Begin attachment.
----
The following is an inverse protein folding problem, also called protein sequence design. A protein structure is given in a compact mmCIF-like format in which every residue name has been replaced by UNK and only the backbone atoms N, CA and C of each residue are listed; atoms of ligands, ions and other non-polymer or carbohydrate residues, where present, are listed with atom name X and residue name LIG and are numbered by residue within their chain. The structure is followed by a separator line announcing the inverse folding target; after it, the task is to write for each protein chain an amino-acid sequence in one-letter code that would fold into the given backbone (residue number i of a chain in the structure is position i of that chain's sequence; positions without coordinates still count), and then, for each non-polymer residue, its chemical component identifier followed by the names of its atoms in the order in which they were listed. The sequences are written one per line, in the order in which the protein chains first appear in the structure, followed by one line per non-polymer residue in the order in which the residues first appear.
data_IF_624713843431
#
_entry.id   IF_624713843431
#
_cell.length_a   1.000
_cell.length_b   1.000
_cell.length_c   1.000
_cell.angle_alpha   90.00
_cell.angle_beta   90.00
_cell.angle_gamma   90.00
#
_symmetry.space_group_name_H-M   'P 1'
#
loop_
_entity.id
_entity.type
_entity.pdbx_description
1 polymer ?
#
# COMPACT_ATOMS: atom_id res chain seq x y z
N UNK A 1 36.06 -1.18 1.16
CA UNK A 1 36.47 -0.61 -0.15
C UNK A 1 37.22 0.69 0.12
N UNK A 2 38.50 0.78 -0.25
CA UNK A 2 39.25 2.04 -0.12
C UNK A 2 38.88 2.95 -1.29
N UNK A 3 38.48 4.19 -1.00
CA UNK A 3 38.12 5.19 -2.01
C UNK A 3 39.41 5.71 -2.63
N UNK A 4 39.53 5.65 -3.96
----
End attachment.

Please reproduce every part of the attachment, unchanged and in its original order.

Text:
The following is an inverse protein folding problem, also called protein sequence design. A protein structure is given in a compact mmCIF-like format in which every residue name has been replaced by UNK and only the backbone atoms N, CA and C of each residue are listed; atoms of ligands, ions and other non-polymer or carbohydrate residues, where present, are listed with atom name X and residue name LIG and are numbered by residue within their chain. The structure is followed by a separator line announcing the inverse folding target; after it, the task is to write for each protein chain an amino-acid sequence in one-letter code that would fold into the given backbone (residue number i of a chain in the structure is position i of that chain's sequence; positions without coordinates still count), and then, for each non-polymer residue, its chemical component identifier followed by the names of its atoms in the order in which they were listed. The sequences are written one per line, in the order in which the protein chains first appear in the structure, followed by one line per non-polymer residue in the order in which the residues first appear.
data_IF_624713843431
#
_entry.id   IF_624713843431
#
_cell.length_a   1.000
_cell.length_b   1.000
_cell.length_c   1.000
_cell.angle_alpha   90.00
_cell.angle_beta   90.00
_cell.angle_gamma   90.00
#
_symmetry.space_group_name_H-M   'P 1'
#
loop_
_entity.id
_entity.type
_entity.pdbx_description
1 polymer ?
#
# COMPACT_ATOMS: atom_id res chain seq x y z
N UNK A 1 36.06 -1.18 1.16
CA UNK A 1 36.47 -0.61 -0.15
C UNK A 1 37.22 0.69 0.12
N UNK A 2 38.50 0.78 -0.25
CA UNK A 2 39.25 2.04 -0.12
C UNK A 2 38.88 2.95 -1.29
N UNK A 3 38.48 4.19 -1.00
CA UNK A 3 38.12 5.19 -2.01
C UNK A 3 39.41 5.71 -2.63
N UNK A 4 39.53 5.65 -3.96